Grace, grace as you study and read.

“How do I balance devotional time with God with more intentional studying of God’s word?” I’m no expert, but this is the most frequent question  people ask me. Let me make my point clear right out of the gate: reading is not the same as studying. Studying nearly always involves reading, but reading doesn’t always involve studying. Scripture describes and prescribes we do both. You can take a quick look at the book of Ezra and Nehemiah to see this in action (Ezra 7, Nehemiah 8).

Before we look at things more closely, let’s get some basic definitions of the terms. Merriam-Webster defines reading as “receiving or taking in the sense of (as letters or symbols) especially by sight or touch.” Studying is defined as the “application of the mental faculties to the acquisition of knowledge” and “careful or extended consideration.” In layman’s terms, reading is a preliminary “taking in.” Studying is a meditative, examined or “careful” taking in. From this, it’s easy to see it’s possible to read the Word, but not study it.

Now, to be fair, this is a very simplistic view of the matter. If reading is taking in and studying is meditative and careful taking in, there are countless variations of the two. You can be only reading and not studying. You can be reading and slightly studying. You can be reading and heavily studying. The list could be drawn out countless ways. However, I think it’s important to see this distinction between the two so we are more aware of what we need more of personally.

What are you personally bent towards? Reading? Studying?

All of this inevitably leads us back to the main question: “If I’m to read and study the Scripture, how do I figure out how much time to devote to each?” Stay tuned for Part 2.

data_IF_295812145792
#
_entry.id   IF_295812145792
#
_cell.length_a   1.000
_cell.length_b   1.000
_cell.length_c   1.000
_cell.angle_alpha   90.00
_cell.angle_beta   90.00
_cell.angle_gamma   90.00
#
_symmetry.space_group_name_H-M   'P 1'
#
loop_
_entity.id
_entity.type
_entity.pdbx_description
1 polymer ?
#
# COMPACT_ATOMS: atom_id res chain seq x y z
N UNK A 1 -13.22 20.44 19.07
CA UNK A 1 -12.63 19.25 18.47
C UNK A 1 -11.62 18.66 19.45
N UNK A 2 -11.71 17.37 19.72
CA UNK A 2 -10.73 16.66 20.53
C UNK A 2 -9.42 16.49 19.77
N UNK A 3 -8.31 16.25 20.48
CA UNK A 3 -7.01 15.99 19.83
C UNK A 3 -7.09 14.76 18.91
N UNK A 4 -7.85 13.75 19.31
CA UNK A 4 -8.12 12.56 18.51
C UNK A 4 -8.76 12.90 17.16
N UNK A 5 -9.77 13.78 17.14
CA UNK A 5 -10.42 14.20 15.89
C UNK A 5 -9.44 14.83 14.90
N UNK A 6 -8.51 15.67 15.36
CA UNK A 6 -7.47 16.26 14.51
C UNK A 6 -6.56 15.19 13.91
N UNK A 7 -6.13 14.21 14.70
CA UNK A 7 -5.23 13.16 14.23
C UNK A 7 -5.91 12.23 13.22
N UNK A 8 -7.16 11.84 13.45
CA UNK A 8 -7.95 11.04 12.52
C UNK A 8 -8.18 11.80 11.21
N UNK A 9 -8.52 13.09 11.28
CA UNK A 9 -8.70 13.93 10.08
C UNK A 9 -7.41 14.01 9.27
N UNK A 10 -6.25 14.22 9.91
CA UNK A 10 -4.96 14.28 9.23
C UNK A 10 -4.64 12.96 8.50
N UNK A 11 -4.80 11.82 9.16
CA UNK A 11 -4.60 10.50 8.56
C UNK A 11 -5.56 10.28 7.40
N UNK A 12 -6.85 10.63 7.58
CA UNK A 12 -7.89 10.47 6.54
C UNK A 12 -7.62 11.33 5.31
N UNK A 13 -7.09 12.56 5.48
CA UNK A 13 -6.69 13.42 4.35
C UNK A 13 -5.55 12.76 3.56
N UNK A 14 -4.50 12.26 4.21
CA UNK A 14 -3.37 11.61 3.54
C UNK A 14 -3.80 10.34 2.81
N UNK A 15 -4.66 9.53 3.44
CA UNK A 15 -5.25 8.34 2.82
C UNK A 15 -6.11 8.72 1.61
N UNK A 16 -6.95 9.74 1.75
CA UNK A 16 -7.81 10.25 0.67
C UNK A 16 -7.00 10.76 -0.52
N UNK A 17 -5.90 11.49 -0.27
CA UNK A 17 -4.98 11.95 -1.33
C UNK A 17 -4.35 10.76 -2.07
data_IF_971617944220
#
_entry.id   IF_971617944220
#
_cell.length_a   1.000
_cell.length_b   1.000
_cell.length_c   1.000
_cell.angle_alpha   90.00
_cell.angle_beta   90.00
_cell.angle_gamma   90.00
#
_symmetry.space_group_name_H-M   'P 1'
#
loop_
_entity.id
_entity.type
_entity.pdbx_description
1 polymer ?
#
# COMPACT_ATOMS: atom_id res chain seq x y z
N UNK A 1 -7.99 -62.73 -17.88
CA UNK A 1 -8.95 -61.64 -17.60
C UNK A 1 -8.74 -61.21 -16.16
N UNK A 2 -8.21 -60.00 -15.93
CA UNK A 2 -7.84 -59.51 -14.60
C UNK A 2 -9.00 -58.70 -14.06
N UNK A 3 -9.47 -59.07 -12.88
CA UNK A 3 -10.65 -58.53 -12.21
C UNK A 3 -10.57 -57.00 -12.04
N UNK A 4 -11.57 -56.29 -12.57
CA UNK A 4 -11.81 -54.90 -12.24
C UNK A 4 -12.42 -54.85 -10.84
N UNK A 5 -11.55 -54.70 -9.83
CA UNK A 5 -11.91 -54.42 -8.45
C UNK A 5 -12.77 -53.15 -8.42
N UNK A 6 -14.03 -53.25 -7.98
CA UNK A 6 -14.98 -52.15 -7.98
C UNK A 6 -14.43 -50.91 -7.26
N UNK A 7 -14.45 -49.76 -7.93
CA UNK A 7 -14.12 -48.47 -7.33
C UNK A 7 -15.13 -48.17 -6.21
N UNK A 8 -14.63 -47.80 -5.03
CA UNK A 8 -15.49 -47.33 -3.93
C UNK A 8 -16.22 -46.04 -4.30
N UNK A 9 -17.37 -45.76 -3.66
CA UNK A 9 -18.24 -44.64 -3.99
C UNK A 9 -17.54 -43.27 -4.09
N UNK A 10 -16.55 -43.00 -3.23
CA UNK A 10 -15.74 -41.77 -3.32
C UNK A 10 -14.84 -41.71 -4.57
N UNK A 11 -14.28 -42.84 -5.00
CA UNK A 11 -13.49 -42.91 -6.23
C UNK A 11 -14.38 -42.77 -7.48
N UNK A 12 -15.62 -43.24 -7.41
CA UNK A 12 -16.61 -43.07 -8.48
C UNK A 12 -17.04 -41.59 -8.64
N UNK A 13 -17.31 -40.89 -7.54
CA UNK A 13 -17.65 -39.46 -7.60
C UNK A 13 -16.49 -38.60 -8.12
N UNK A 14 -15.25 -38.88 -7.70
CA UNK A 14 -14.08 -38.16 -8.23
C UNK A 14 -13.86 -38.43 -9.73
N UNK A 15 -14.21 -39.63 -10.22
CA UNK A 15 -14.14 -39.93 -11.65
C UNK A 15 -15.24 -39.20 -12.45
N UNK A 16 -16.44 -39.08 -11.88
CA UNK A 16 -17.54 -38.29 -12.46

True heroes:

“Wheeler said the couple had been shot at before and knew the dangers of the border area.”

-CNN in an article on Nancy Davis, an American missionary who was shot and killed in Mexico on January 26, 2011 (the husband survived)

“Sticks and stones may break my bones,” the old adage goes, “but words will never hurt me.”  It didn’t take getting past fourth grade to learn what a bunch of baloney that was. Have you ever thought about how powerful words are? They can build up or tear down.  Act as a weapon or a wall.  Attract or repel.  Words are powerful!  Much more powerful than sticks and stones.

I have to confess though, I rarely think of words as building walls.  I think of them as destructive or instructive, but not as preventative.  But it’s too true; we can use our words to patch together a beautiful barrier to keep from getting hurt or vulnerable.  We’ll piece together “legitimate” excuses and fears with ourselves, justifying our hesitancy.  We do the same with others.  Relationally we keep others outside of arms-reach with the right words and phrases.  No one ever has to know what’s going on inside; instead, we use words as a fence to our hearts.

I’m realizing that this problem has serious spiritual implications too.  God says in Isaiah 29, “Because this people draw near with their mouth and honor me with their lips, while their hearts are far from me, and their fear of me is a commandment taught by men.”  In other words, it’s possible to worship with a mouth and not with a heart.  Words, then, create a wall to what’s going on inside.  The ESV Study Bible sums this up beautifully, “Outwardly proper worship offends God if it is a way of evading him at a deeper level.”

Jesus quotes the passage above in Mark 7:6-7 when rebuking the Pharisees for their hypocrisy.  Jesus pointedly corrects them again, “You have a fine way of rejecting the commandment of God in order to establish your tradition!”  In other words, “You’re crafty, but still disobedient.  Sure, you talk well and fool many, but you worship me in vain because you’re hearts are far from me.  Your ‘worship of God’ is really self-worship.  You want others to see your piety rather than truly engage God.”

Do you ever feel like your devotional life is a performance for God?  Are you lips and heart having two different conversations?  Maybe your words have created a wall between your mouth and heart.  The great encouragement in Jesus is that he loves to bust down walls and rip veils.  If your trust is in Him as Savior, Lord, and Supreme Treasure, confess your fickleness and inconsistency.  Pray that He would create a one-way street from your heart to your mouth.  May you live from the inside-out today!